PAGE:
Movie Maker (aka LIVE Movie Maker) comes packaged with Windows. At least it did before Windows 10, it is now part of the Windows Essentials Package (basically legacy programmes from previous versions of windows) and if you haven’t downloaded it into your Windows 10 then you can get it direct from Microsoft. It’s free. It is also an old version as, for some reason it didn’t make Windows 10 in updated form. So far so Microsoft. Apple’s Final Cut does the same in Apples’ own way though it is not the only option. We can also use PowerPoint, for those of us with the Microsoft Office suite, in a variety of creative ways, or Google’s free photo editing suite Picassa (https://picasa.google.co.uk/), and, of course, Photoshop (though this video is done over a PowerPoint presentation).
For recording your commentary, if you don’t already have a programme or app on your computer, and there is one in Windows, you could do a lot worse than Audacity (free) or Free Record Edit. You could also usefully employ an external microphone (quality does make a difference here, but go with what you have before splashing out). If you are going to use music, assuming it’s not your own for which there is plenty of freeware out there for you to choose from, use royalty free music offerings (those with creative commons licensing).
As with most things planning makes for a better result. The process can be as complicated as you want to make it but, as ever, KISS – Keep It Short and Simple – rules the rules. There should be a clear beginning middle and end and one item should follow on logically from the previous. Whether you match the visuals to the audio or the audio to the visuals is a judgement you have to make, but if you don’t know where you are going you are likely to find yourself somewhere else. That is to say if you don’t know the point you want to make then you are likely to end up with a bit of mess. Or a lot of one.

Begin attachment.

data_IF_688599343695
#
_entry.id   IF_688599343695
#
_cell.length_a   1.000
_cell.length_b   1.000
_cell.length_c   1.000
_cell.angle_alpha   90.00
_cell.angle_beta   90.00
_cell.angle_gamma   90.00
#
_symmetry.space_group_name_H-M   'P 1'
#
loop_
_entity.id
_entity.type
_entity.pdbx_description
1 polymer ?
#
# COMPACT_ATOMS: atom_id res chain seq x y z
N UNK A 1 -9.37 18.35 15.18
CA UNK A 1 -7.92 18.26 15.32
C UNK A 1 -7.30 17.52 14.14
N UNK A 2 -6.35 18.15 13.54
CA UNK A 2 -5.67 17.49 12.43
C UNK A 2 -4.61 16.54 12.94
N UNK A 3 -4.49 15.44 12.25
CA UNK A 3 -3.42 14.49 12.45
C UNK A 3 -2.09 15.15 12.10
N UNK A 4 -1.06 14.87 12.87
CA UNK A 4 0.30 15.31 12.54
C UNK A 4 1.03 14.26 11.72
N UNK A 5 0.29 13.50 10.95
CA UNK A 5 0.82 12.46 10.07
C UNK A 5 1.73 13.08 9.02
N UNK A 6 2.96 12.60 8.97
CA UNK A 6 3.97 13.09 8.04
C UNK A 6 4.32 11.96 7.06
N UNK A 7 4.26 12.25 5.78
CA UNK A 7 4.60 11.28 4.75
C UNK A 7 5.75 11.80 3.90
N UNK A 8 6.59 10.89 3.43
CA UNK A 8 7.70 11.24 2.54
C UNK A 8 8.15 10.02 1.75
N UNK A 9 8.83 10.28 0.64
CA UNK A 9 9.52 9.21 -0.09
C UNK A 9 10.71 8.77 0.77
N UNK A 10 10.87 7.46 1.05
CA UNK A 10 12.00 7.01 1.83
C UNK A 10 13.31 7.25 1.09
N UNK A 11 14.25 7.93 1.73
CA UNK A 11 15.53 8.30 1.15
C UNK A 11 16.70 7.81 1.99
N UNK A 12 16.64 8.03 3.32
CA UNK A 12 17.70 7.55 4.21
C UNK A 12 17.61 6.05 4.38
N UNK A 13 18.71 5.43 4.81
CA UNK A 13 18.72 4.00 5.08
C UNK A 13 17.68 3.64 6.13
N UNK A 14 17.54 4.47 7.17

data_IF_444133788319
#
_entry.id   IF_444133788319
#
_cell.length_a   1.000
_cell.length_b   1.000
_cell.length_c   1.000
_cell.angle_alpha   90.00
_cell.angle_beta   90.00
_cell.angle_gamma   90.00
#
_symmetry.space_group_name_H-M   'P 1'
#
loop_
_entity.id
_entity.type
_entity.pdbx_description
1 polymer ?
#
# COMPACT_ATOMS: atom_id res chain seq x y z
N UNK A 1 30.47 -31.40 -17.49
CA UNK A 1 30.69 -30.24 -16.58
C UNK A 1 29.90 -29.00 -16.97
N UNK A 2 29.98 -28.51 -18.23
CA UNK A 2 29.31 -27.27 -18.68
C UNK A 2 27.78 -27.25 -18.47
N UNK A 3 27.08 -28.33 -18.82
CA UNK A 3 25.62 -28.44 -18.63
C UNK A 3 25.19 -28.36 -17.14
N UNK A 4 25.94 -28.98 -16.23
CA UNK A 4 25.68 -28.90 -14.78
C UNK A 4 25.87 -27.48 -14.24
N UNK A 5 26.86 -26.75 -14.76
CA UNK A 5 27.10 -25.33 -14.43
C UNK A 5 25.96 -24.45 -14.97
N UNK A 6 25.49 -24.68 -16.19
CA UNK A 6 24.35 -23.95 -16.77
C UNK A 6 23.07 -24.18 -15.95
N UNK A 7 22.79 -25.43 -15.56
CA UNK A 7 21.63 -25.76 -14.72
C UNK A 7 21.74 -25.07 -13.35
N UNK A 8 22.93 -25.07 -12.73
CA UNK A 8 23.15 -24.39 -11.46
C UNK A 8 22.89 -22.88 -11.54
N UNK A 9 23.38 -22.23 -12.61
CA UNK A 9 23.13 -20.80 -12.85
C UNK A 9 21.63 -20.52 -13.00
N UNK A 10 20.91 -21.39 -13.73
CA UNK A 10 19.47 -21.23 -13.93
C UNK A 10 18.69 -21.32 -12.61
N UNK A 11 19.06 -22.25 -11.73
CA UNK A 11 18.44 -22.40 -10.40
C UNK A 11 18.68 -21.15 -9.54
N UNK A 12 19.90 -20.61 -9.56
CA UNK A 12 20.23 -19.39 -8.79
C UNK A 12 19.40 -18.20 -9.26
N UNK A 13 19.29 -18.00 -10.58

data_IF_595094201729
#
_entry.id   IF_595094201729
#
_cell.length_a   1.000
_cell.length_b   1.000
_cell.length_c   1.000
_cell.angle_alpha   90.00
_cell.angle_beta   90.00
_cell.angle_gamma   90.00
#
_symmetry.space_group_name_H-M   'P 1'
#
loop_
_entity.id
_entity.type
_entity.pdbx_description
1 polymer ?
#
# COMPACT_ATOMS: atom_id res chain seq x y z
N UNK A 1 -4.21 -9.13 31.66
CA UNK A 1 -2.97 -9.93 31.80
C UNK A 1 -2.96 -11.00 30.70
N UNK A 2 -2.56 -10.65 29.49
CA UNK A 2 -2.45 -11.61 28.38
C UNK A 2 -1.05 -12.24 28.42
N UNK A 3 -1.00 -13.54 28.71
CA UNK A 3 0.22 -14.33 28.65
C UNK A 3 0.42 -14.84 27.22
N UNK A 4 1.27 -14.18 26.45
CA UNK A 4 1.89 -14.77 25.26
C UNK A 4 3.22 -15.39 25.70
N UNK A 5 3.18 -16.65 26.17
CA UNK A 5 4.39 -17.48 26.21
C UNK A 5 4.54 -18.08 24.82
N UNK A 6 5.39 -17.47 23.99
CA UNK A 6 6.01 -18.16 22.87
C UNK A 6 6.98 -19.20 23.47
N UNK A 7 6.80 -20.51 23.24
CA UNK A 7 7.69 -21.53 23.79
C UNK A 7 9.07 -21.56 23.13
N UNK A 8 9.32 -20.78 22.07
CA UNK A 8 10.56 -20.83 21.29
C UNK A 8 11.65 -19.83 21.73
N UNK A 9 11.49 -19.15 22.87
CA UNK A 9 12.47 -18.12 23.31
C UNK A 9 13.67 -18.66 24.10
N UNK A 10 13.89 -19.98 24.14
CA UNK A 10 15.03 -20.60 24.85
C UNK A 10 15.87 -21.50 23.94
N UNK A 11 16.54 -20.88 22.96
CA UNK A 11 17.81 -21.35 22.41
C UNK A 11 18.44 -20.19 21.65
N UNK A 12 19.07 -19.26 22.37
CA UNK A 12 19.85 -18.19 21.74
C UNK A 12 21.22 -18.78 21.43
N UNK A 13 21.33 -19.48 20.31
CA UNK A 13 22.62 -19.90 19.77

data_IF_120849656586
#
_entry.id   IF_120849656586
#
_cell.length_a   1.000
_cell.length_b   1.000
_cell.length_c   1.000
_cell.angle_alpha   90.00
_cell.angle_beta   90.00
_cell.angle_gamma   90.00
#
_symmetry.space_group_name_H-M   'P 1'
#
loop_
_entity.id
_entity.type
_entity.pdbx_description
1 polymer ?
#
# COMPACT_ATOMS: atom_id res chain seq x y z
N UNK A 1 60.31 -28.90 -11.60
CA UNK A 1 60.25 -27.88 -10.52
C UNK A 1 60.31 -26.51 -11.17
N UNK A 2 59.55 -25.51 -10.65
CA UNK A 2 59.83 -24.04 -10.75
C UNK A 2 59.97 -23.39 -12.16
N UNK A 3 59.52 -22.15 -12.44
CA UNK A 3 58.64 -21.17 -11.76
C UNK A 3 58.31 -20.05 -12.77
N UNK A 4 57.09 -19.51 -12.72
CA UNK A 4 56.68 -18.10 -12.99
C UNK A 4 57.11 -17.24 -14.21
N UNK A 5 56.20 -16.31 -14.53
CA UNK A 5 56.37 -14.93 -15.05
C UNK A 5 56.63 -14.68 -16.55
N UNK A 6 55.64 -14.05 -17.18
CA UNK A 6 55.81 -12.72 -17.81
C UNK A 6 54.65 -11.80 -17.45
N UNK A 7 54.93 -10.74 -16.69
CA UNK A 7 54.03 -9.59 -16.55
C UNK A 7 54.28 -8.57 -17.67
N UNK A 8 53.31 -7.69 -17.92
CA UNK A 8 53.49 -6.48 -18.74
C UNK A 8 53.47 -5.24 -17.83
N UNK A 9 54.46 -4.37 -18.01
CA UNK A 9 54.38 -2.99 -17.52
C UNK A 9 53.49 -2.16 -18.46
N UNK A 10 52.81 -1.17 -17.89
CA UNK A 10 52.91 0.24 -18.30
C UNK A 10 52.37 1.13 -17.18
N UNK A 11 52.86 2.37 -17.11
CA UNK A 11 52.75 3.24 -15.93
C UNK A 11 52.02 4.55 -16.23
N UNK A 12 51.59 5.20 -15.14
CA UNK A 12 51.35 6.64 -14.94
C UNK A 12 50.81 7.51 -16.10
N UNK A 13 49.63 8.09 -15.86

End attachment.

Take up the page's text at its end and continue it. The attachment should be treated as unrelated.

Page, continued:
So, when planning for audiovisual you have to remember that there are different priorities than planning just the image alone. The soundtrack is probably the most difficult element to get right, not so much the choice of jingle jangling music in the background which can be very distracting, but the deadpan voice of the narrator is an absolute joy. Not. This can kill any interest very quickly. A little adaptation goes a long way. The ability to put some emotion into the sentences is worth its weight in gold. Difference in tone, timbre, and occasionally speed gives the presentation of some interest. It is a fine line between nearly and good enough, but the effect on the viewer is far greater than might otherwise be thought. Going over the top does no favours either. The breathlessly enthusiastic can equally kill a presentation just as fast. Basically you need to get the sound right as well as the visuals.
Professional AV’s like those used in marketing and sales, can and do use proprietary hardware and software, and that is a sky’s the limit playground for your wallet. The rules, though, stay the same. Of primary importance is to decide who your audience is and the second is to use the medium to talk to them, not at them. The materials you present have to be appropriate, they have to be made available at the right time and often, they have to be able to be played across multiple platforms. This can be where the Web comes in useful with sites like YouTube, Vimeo and so on, where the question of Windows/Mac/Linux viewed on Lap top, PC, Mac, I-Phone Android etc don’t come into play because someone else has already taken care of that. This is good for wide distribution, though controlling access can be problematic. Neither is the cost/bother of burning CD/DVD’s, printing covers and loading into boxes a factor. On the other hand there is a lot you can do with a little, so why not give it a go?
Our thanks again to Hanham Photographic Society for an entertaining evening. Next meeting, Life Begins at 40 ……